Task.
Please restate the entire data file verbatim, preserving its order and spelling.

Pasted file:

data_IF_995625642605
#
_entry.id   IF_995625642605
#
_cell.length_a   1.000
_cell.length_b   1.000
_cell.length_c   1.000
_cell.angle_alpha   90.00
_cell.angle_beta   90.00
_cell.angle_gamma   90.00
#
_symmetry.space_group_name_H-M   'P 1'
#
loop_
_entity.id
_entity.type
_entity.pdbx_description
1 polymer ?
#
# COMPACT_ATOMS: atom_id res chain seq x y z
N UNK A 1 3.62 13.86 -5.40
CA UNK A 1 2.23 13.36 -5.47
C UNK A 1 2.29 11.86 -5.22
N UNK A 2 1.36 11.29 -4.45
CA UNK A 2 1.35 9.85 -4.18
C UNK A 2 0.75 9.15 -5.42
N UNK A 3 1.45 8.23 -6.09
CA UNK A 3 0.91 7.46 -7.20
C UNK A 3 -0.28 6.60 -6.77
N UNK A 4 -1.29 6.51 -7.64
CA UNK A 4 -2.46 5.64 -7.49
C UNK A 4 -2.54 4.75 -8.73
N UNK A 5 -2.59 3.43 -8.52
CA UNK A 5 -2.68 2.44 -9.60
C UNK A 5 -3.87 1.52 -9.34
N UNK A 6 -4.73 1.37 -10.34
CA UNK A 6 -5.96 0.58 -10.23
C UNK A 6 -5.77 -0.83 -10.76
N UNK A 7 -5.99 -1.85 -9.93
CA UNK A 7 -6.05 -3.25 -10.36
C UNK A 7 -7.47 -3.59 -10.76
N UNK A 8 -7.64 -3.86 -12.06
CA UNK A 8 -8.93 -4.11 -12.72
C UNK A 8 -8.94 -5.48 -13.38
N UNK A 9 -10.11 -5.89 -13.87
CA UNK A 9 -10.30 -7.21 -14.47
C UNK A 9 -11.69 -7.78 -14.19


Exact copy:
data_IF_995625642605
#
_entry.id   IF_995625642605
#
_cell.length_a   1.000
_cell.length_b   1.000
_cell.length_c   1.000
_cell.angle_alpha   90.00
_cell.angle_beta   90.00
_cell.angle_gamma   90.00
#
_symmetry.space_group_name_H-M   'P 1'
#
loop_
_entity.id
_entity.type
_entity.pdbx_description
1 polymer ?
#
# COMPACT_ATOMS: atom_id res chain seq x y z
N UNK A 1 3.62 13.86 -5.40
CA UNK A 1 2.23 13.36 -5.47
C UNK A 1 2.29 11.86 -5.22
N UNK A 2 1.36 11.29 -4.45
CA UNK A 2 1.35 9.85 -4.18
C UNK A 2 0.75 9.15 -5.42
N UNK A 3 1.45 8.23 -6.09
CA UNK A 3 0.91 7.46 -7.20
C UNK A 3 -0.28 6.60 -6.77
N UNK A 4 -1.29 6.51 -7.64
CA UNK A 4 -2.46 5.64 -7.49
C UNK A 4 -2.54 4.75 -8.73
N UNK A 5 -2.59 3.43 -8.52
CA UNK A 5 -2.68 2.44 -9.60
C UNK A 5 -3.87 1.52 -9.34
N UNK A 6 -4.73 1.37 -10.34
CA UNK A 6 -5.96 0.58 -10.23
C UNK A 6 -5.77 -0.83 -10.76
N UNK A 7 -5.99 -1.85 -9.93
CA UNK A 7 -6.05 -3.25 -10.36
C UNK A 7 -7.47 -3.59 -10.76
N UNK A 8 -7.64 -3.86 -12.06
CA UNK A 8 -8.93 -4.11 -12.72
C UNK A 8 -8.94 -5.48 -13.38
N UNK A 9 -10.11 -5.89 -13.87
CA UNK A 9 -10.30 -7.21 -14.47
C UNK A 9 -11.69 -7.78 -14.19